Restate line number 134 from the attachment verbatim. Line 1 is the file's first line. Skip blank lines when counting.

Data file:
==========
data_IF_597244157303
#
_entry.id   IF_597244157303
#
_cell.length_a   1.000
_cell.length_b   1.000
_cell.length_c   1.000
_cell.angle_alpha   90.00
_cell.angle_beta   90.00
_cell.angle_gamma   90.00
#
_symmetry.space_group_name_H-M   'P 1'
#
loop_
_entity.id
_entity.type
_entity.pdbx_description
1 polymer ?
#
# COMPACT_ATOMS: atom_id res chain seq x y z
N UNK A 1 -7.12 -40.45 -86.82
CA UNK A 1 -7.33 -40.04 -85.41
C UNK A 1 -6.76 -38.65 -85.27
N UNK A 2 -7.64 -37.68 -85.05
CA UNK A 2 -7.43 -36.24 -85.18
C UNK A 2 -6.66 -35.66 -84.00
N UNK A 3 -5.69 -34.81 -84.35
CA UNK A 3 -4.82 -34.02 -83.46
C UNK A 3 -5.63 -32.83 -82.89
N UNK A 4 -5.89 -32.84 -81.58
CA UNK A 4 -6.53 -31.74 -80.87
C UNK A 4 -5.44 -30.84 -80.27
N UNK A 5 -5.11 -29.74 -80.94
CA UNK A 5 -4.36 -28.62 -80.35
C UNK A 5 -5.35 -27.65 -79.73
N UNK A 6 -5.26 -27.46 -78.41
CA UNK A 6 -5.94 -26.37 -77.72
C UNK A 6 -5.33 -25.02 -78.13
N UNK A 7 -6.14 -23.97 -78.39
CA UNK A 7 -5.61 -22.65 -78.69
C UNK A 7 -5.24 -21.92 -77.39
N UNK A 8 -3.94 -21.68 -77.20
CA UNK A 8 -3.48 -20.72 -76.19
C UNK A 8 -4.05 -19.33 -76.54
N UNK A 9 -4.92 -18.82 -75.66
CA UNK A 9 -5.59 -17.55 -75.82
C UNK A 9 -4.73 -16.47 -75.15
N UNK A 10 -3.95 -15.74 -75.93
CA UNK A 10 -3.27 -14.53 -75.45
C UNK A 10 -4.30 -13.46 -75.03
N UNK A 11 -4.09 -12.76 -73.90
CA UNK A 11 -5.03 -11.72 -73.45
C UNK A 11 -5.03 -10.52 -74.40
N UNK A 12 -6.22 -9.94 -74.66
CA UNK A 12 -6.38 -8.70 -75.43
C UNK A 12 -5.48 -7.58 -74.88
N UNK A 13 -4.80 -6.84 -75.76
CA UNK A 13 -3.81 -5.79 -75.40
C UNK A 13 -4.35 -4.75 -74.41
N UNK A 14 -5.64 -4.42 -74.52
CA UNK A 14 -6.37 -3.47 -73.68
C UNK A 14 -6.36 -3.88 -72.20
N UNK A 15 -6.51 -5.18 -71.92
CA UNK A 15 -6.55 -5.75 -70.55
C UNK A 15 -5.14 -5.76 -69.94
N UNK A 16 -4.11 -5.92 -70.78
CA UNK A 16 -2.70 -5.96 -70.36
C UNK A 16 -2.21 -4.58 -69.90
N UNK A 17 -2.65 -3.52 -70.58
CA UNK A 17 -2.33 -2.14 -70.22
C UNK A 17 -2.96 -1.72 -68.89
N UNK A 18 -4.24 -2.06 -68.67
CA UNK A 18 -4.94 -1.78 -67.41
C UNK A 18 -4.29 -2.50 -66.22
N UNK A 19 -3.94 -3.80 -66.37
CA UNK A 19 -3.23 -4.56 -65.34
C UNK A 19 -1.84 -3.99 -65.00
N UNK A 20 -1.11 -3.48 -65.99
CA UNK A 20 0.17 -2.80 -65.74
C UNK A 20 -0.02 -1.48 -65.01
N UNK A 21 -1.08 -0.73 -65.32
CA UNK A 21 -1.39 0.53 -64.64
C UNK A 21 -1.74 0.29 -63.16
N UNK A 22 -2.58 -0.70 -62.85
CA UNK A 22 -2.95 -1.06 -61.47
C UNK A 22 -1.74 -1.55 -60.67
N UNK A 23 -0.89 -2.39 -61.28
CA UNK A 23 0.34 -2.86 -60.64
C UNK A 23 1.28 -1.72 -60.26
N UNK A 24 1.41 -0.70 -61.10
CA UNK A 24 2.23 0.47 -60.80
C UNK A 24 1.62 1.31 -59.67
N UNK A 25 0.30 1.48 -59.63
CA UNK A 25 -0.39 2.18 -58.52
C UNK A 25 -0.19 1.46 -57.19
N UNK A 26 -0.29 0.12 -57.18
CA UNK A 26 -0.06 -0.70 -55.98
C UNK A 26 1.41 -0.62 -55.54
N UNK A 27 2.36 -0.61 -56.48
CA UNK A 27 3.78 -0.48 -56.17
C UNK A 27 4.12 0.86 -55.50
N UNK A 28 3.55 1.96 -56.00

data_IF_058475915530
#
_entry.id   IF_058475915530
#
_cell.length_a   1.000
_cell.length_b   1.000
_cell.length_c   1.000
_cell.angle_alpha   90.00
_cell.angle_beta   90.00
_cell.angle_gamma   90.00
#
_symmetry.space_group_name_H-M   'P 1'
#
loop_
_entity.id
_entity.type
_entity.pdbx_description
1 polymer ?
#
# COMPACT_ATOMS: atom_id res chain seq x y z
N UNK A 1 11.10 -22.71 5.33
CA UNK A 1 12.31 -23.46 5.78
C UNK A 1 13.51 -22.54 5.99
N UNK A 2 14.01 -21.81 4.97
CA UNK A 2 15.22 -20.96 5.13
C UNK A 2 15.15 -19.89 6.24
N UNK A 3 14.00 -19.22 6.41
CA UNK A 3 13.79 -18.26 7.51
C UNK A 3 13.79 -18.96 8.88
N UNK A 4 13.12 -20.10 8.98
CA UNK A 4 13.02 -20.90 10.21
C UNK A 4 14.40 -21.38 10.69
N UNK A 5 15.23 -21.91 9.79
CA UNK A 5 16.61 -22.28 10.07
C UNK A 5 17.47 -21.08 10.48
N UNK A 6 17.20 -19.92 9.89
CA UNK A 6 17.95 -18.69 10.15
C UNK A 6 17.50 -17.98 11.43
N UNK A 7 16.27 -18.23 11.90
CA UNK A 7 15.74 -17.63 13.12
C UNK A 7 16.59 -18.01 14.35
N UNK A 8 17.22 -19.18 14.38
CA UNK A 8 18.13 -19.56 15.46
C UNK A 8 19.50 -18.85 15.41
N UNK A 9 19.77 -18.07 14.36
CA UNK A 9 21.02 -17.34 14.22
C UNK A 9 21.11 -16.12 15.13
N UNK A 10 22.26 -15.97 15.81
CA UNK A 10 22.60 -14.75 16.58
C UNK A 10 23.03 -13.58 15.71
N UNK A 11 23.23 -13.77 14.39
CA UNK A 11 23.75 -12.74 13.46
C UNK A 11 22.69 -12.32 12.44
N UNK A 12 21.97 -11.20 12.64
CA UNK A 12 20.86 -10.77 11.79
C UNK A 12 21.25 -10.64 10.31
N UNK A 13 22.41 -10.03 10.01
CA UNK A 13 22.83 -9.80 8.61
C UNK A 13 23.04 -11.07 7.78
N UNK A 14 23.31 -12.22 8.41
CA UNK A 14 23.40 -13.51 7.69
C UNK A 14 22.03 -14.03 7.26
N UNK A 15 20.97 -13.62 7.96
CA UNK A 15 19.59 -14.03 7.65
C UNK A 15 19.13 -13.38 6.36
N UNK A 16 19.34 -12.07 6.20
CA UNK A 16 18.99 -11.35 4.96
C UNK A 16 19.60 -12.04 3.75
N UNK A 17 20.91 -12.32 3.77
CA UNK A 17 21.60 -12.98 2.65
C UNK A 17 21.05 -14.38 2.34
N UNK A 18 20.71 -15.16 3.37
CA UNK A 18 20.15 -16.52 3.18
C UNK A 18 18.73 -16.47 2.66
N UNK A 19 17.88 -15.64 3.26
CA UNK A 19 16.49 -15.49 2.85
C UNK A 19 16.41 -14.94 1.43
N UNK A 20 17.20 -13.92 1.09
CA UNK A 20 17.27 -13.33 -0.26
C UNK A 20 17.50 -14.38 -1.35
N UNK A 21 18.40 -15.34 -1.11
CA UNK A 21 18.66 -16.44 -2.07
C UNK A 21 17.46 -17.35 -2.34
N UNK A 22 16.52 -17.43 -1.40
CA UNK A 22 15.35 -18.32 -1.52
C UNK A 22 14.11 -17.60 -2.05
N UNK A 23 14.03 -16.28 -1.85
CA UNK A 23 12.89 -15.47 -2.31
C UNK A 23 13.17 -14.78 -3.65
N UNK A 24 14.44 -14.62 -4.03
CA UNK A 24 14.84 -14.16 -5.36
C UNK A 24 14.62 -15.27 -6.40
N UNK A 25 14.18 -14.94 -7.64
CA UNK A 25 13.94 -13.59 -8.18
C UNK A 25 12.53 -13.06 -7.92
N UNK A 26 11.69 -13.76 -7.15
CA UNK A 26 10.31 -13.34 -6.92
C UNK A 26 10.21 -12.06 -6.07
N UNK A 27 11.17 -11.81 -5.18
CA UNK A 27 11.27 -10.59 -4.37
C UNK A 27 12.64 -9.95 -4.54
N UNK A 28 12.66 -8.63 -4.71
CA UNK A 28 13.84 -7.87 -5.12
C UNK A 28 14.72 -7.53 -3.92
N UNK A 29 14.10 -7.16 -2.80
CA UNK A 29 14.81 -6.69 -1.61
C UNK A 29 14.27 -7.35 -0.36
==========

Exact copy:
C UNK A 4 14.40 -21.38 10.69